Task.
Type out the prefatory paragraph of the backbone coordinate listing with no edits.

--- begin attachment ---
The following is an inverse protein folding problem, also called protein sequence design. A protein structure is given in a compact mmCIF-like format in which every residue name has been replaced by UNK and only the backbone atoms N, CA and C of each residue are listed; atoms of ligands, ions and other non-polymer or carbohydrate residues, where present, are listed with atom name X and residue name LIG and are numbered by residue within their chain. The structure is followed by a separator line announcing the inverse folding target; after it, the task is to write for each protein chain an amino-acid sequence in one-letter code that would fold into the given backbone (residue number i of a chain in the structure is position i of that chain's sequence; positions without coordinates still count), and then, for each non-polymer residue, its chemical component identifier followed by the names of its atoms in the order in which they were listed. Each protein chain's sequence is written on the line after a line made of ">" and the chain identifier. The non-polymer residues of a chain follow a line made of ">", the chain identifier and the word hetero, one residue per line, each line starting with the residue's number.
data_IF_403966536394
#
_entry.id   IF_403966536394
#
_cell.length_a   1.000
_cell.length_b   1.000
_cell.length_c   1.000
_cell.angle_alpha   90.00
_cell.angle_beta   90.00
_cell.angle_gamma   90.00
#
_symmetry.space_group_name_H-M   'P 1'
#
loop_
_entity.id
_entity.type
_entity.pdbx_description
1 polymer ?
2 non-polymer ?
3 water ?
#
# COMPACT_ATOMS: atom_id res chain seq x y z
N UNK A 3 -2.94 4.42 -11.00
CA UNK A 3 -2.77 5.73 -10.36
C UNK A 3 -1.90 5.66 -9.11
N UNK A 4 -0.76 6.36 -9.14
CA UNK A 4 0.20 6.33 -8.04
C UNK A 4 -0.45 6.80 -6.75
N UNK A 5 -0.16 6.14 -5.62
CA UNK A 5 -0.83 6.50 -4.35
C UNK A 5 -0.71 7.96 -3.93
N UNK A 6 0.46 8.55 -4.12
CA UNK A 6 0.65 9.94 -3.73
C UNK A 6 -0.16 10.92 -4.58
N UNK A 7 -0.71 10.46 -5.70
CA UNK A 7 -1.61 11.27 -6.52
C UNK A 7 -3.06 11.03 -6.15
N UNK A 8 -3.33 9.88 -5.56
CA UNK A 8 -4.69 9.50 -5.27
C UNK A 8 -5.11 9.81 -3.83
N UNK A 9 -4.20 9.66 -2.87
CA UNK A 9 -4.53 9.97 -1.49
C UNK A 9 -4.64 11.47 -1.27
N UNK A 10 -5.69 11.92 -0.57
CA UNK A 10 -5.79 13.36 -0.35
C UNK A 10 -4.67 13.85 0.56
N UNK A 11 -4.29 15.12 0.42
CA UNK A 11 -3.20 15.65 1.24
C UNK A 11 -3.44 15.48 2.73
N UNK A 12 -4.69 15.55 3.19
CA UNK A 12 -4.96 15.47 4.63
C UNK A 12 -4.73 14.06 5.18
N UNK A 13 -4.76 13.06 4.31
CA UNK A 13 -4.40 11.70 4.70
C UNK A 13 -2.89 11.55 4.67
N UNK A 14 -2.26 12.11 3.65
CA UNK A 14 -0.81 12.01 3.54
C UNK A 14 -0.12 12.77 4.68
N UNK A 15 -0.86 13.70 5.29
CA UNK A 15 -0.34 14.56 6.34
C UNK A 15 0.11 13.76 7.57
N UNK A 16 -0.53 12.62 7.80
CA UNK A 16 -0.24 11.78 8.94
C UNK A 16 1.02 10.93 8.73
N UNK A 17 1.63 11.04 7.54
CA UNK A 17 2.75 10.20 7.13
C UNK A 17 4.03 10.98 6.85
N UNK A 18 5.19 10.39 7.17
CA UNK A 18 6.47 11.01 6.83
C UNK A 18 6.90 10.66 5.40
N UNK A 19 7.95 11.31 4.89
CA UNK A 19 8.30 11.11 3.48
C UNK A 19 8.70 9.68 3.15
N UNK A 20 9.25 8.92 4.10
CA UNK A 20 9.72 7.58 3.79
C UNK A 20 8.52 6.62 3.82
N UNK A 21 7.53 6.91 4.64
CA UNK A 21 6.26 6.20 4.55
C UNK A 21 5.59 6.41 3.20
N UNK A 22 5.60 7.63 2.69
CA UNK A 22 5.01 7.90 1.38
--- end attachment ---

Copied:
The following is an inverse protein folding problem, also called protein sequence design. A protein structure is given in a compact mmCIF-like format in which every residue name has been replaced by UNK and only the backbone atoms N, CA and C of each residue are listed; atoms of ligands, ions and other non-polymer or carbohydrate residues, where present, are listed with atom name X and residue name LIG and are numbered by residue within their chain. The structure is followed by a separator line announcing the inverse folding target; after it, the task is to write for each protein chain an amino-acid sequence in one-letter code that would fold into the given backbone (residue number i of a chain in the structure is position i of that chain's sequence; positions without coordinates still count), and then, for each non-polymer residue, its chemical component identifier followed by the names of its atoms in the order in which they were listed. Each protein chain's sequence is written on the line after a line made of ">" and the chain identifier. The non-polymer residues of a chain follow a line made of ">", the chain identifier and the word hetero, one residue per line, each line starting with the residue's number.